Toby arrives towards the end of our morning at the dog park as part of a dog walker’s pack. What makes him special is his love affair with a big red ball. Toby heads directly to it and proceeds to run it around the park with a skill that would rival a soccer pro. If the ball is outside the park and one of us tosses it in, the sound of the ball hitting the dirt is enough to grab Toby’s attention from anywhere in the park.
But Toby’s game, while admirable and amusing to those who watch him, had a distinct downside. By being so focused on the ball, Toby failed to socialize with the other members of his pack. In the absence of the ball, he didn’t really know how to interact with the other dogs and got into trouble from time to time. There was only one solution: Toby had to go cold turkey. At the request of his walker, we stopped tossing Toby the ball and no longer encouraged his play. It took a few weeks but Toby is now well-adjusted and enjoys playing with other dogs. He still gets to play with his ball but not every time he comes to the park.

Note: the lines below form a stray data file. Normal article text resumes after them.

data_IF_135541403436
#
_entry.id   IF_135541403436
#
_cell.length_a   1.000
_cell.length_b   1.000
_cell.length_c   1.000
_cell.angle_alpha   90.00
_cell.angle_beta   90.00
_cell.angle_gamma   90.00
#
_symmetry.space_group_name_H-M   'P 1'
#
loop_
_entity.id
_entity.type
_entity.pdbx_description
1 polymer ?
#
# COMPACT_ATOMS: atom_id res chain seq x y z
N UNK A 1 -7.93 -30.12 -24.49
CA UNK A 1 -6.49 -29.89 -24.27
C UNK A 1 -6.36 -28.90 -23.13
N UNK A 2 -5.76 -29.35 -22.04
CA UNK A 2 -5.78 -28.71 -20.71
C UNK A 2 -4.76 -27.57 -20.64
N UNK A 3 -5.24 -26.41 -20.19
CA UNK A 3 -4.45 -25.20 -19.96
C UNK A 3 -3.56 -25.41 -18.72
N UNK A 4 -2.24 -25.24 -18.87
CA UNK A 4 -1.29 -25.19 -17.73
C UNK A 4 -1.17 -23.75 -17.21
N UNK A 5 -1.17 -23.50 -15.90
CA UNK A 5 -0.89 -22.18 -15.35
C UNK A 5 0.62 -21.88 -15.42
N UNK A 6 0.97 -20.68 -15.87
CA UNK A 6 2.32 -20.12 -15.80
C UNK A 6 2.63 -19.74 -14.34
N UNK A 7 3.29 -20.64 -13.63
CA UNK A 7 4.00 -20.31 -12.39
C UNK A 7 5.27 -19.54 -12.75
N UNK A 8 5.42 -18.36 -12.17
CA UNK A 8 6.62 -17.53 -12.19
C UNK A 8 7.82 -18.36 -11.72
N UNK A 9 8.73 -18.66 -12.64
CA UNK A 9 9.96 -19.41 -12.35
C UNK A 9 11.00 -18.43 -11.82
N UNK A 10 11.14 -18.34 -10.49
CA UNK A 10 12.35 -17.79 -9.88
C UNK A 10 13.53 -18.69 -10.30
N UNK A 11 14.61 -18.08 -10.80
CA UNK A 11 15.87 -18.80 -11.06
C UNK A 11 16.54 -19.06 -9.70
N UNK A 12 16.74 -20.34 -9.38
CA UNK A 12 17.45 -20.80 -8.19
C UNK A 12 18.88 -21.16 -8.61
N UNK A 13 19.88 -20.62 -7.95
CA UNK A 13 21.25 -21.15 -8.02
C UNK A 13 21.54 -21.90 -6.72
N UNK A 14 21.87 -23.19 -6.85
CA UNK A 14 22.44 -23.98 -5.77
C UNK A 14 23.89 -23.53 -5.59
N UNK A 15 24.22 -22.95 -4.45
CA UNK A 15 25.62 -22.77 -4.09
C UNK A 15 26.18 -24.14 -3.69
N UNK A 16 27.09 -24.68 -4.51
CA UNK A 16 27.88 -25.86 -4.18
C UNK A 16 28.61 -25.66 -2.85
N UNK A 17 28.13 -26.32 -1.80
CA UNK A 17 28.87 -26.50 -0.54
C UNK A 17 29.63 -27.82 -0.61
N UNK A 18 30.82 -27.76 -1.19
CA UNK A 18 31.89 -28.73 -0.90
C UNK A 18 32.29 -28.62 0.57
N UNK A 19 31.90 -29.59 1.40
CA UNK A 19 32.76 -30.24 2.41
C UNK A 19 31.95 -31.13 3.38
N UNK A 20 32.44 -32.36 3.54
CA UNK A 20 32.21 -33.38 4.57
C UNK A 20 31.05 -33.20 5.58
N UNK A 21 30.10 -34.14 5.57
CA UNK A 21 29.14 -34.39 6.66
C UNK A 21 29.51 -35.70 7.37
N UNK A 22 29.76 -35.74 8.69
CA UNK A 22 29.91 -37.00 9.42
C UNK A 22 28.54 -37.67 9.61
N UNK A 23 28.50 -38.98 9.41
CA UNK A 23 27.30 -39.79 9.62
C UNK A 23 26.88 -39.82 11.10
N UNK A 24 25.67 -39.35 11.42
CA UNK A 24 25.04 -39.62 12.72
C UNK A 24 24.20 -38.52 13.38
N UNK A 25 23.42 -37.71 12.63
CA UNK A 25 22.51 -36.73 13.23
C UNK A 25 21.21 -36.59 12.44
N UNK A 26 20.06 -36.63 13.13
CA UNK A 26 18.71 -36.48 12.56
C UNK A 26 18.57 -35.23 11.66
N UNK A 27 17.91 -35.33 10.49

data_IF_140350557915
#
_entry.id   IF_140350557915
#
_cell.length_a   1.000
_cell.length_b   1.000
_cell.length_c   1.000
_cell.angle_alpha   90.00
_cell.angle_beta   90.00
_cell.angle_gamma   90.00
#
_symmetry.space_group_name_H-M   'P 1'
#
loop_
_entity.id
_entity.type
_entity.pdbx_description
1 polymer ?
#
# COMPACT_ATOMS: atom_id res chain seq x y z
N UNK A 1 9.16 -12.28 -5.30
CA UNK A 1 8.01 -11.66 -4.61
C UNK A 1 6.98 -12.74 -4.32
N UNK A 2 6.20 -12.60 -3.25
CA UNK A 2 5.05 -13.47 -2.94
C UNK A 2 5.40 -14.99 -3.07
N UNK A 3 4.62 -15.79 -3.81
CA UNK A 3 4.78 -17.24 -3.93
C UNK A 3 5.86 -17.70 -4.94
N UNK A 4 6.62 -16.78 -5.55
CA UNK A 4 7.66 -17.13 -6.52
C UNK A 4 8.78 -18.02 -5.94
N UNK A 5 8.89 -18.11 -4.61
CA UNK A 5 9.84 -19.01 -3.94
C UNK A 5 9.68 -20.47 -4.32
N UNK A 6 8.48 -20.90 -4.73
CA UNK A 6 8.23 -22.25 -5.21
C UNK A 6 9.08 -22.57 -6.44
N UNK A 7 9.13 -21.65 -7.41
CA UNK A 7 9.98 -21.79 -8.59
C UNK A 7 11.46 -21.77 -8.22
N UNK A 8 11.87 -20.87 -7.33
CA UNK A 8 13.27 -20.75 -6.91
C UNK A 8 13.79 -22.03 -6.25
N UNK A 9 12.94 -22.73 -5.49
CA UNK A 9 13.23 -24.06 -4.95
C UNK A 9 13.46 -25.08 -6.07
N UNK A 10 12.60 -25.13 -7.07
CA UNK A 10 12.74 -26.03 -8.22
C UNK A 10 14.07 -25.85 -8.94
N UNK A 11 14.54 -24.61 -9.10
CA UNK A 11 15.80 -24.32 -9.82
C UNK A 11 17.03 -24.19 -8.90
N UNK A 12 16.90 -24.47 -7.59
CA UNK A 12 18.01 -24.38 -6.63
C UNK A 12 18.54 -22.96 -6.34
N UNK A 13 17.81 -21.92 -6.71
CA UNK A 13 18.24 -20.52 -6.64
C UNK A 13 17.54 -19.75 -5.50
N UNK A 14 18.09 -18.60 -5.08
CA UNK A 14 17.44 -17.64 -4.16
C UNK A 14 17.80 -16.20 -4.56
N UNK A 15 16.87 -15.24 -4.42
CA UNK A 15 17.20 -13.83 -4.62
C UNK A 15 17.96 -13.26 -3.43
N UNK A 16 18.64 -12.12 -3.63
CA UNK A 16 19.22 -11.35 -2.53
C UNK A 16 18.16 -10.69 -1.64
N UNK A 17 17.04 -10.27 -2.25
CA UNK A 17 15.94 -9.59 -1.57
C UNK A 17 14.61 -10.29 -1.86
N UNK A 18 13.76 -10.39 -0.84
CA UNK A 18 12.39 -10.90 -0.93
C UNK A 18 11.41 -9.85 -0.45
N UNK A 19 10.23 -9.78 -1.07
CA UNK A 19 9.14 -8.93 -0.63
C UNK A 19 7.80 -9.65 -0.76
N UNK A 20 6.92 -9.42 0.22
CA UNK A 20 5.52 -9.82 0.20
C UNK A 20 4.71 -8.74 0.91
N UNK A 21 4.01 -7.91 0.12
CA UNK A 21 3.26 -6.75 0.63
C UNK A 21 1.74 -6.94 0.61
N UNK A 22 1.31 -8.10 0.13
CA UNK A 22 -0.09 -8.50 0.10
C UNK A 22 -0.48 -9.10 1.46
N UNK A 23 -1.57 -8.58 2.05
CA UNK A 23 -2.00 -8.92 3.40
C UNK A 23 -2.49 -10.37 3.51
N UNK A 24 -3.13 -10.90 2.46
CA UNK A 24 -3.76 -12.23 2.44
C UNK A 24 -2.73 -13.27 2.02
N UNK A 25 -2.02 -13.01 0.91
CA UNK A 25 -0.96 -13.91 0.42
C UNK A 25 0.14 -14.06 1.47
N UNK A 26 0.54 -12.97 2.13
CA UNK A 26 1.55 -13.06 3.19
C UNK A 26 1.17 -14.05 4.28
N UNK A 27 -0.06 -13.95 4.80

Being focused is an admirable quality and can be important to success. But anything taken to extreme is not healthy. Many of us focus heavily on our jobs or other aspects of our life without realizing that doing so closes us off from personal interactions. And in the long run, those interactions are what gives meaning to our lives. This is why achieving balance in life is so important. If you’re too busy chasing that big red ball, you may be missing out on the social interactions that make life worth living.